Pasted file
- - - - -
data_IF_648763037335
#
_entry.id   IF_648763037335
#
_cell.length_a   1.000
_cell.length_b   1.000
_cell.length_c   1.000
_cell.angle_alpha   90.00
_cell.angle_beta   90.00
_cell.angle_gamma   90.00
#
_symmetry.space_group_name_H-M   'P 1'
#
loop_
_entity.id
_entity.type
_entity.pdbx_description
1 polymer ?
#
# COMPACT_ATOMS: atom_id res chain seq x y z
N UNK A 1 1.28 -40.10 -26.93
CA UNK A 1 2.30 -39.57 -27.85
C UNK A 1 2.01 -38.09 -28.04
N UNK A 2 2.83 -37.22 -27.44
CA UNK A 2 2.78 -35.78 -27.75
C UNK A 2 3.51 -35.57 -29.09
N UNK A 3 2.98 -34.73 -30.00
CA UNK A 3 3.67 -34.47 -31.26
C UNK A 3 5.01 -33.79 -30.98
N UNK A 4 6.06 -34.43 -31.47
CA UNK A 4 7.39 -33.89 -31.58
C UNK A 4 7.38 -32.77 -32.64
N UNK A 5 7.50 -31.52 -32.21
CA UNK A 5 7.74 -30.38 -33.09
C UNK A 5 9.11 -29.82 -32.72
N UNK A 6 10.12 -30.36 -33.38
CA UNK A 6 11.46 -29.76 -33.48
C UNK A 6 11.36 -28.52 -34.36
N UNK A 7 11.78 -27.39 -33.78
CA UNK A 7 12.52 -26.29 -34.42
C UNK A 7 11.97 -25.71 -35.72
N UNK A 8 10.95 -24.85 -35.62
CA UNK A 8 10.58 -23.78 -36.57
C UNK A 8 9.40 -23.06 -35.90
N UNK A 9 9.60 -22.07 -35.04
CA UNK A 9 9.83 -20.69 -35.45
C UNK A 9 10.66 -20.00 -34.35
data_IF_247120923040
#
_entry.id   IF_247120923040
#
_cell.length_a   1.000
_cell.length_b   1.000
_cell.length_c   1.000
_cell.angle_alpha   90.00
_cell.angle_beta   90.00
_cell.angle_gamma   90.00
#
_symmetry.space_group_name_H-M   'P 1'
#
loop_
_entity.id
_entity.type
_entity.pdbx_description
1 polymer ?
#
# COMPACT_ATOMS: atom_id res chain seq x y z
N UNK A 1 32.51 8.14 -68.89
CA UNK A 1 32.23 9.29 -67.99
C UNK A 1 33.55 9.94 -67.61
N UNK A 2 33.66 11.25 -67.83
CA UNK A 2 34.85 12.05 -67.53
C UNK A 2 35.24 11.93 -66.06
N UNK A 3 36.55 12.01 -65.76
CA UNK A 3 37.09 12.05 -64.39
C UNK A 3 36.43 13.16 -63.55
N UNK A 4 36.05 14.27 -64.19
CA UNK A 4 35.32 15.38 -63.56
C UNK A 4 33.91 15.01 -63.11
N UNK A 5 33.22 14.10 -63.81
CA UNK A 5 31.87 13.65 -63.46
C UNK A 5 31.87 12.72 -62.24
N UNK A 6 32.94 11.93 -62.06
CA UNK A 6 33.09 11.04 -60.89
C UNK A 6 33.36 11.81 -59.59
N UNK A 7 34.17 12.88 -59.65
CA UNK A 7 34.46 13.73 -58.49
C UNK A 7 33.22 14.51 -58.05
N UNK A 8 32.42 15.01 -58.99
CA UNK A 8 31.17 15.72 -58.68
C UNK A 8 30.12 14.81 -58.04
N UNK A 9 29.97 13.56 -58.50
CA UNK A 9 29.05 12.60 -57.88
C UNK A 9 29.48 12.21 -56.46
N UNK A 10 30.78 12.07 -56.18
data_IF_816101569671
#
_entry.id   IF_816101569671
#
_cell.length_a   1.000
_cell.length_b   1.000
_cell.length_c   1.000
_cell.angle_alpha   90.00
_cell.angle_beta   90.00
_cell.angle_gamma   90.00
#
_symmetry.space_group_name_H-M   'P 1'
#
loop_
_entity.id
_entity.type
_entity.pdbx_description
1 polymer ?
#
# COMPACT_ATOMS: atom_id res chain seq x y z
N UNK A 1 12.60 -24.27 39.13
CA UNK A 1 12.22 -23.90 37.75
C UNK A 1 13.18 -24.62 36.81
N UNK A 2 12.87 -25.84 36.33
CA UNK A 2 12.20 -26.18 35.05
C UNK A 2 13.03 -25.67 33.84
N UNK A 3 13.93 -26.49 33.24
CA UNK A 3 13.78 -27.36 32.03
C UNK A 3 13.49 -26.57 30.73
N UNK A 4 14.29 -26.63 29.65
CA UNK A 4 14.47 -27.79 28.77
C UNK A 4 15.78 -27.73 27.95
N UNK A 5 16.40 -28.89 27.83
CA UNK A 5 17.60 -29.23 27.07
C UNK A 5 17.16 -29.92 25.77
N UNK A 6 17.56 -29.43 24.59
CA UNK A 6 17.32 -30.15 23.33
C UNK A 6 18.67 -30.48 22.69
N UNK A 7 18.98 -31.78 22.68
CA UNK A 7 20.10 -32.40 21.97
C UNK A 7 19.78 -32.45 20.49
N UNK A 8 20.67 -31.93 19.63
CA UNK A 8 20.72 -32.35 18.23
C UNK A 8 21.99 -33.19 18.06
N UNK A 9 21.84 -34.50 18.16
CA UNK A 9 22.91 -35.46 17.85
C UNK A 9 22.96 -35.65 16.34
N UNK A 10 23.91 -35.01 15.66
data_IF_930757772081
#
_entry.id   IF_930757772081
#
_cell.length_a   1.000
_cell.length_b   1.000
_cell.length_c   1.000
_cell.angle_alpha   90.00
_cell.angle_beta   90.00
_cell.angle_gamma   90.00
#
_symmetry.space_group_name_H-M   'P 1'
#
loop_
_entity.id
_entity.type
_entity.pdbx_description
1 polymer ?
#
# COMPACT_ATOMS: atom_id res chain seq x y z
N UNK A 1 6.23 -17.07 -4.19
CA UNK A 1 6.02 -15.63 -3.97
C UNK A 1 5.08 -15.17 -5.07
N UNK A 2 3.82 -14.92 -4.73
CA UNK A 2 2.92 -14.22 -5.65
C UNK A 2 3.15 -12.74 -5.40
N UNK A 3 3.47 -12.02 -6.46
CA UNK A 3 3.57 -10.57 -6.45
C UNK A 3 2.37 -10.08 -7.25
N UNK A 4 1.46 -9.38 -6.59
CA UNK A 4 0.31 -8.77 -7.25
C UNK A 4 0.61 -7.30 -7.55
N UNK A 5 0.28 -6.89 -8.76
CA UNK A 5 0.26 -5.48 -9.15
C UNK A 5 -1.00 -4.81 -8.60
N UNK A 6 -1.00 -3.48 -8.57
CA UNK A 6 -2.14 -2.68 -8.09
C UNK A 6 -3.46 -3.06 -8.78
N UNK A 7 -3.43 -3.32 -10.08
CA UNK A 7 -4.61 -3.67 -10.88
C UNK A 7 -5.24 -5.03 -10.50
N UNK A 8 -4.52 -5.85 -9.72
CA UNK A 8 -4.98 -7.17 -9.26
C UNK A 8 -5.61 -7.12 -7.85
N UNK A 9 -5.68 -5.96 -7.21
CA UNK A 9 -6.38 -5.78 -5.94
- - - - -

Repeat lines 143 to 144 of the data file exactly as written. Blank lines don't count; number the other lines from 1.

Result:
N UNK A 10 23.91 -35.01 15.66
data_IF_930757772081